La eurozona necesita algo más que QE

CAMBRIDGE – Si bien el Banco Central Europeo lanzó un programa mucho mayor de lo esperado de alivio cuantitativo (QE), hasta sus defensores temen que tal vez no baste para impulsar las economías reales, reducir el desempleo y bajar los ratios deuda-PIB de los gobiernos. Tienen razón de tener miedo.

Pero primero las buenas noticias: la expectativa del QE ya aceleró la caída del valor internacional del euro. El euro más débil estimulará las exportaciones de los países de la eurozona -aproximadamente la mitad de las cuales van a mercados externos- y, por ende, aumentará el PIB de la eurozona. La depreciación del euro también hará aumentar los precios de las importaciones y, en consecuencia, la tasa general de inflación, alejando a la eurozona un poco más de la deflación.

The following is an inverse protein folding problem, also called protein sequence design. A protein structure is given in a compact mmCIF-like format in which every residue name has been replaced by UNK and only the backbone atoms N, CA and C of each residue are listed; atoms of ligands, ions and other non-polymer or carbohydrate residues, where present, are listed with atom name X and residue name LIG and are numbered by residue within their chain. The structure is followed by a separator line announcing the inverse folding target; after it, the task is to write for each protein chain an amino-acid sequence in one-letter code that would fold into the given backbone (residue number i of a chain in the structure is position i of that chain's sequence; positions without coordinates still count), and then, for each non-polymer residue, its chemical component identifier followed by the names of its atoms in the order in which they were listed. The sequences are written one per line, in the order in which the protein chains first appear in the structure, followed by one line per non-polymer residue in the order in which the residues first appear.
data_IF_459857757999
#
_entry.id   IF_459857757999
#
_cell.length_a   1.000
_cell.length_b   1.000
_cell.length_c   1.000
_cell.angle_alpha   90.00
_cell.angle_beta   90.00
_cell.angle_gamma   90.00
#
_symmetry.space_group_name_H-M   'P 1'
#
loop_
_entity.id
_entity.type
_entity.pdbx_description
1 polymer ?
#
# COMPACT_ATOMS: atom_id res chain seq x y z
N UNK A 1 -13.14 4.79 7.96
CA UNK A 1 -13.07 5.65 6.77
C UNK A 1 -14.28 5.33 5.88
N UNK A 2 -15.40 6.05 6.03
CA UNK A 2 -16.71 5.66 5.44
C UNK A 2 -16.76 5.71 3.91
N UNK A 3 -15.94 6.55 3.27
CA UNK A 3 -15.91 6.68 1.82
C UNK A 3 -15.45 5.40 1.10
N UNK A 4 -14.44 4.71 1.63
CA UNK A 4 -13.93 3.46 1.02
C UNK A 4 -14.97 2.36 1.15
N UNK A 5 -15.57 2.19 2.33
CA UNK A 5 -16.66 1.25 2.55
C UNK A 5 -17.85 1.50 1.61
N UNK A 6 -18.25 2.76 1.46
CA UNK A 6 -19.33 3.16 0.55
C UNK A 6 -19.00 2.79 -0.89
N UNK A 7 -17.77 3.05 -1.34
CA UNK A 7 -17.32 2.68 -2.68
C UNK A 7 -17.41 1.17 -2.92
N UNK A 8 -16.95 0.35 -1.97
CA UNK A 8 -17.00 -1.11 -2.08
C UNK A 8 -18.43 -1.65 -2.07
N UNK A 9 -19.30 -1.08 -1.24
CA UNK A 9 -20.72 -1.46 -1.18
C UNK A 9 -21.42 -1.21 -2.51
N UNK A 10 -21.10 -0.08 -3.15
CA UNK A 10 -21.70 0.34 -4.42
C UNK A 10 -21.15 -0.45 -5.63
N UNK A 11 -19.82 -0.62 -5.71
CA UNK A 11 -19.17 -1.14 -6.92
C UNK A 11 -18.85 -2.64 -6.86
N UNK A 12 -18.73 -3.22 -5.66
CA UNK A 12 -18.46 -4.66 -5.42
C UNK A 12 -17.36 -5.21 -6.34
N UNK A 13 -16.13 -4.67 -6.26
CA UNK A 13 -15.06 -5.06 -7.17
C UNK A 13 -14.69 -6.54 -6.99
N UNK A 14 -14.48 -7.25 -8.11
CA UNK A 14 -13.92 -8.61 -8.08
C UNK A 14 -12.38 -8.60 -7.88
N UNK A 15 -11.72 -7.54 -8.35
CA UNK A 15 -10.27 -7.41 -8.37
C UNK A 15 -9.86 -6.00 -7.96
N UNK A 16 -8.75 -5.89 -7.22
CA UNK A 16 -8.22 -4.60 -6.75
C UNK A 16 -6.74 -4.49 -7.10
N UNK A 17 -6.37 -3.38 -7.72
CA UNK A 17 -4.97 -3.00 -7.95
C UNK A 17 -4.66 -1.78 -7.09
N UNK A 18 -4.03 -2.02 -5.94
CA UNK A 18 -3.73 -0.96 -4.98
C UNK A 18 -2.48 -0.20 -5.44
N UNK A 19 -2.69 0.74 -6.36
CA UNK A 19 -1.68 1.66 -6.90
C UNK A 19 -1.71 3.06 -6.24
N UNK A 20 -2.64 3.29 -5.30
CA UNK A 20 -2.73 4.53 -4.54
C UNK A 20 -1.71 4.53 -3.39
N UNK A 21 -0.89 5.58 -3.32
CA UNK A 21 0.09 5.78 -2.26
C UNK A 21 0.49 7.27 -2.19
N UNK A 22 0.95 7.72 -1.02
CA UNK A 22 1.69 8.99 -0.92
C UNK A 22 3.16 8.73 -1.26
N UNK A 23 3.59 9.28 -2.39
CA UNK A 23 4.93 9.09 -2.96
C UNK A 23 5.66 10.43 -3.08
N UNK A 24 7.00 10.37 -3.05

Desafortunadamente, tal vez no sea suficiente. El éxito del QE en Estados Unidos reflejó condiciones iniciales que eran muy diferentes de las que ahora vemos en Europa. De hecho, los países de la eurozona no deberían sesgar en sus esfuerzos de implementar reformas suponiendo que las compras de bonos del BCE resolverán sus problemas. Pero aun si estos países no pueden superar las barreras políticas a la implementación de cambios estructurales en los mercados laborales y de productos que sirvan para mejorar la productividad y la competitividad, sí pueden implementar políticas capaces de aumentar la demanda agregada.

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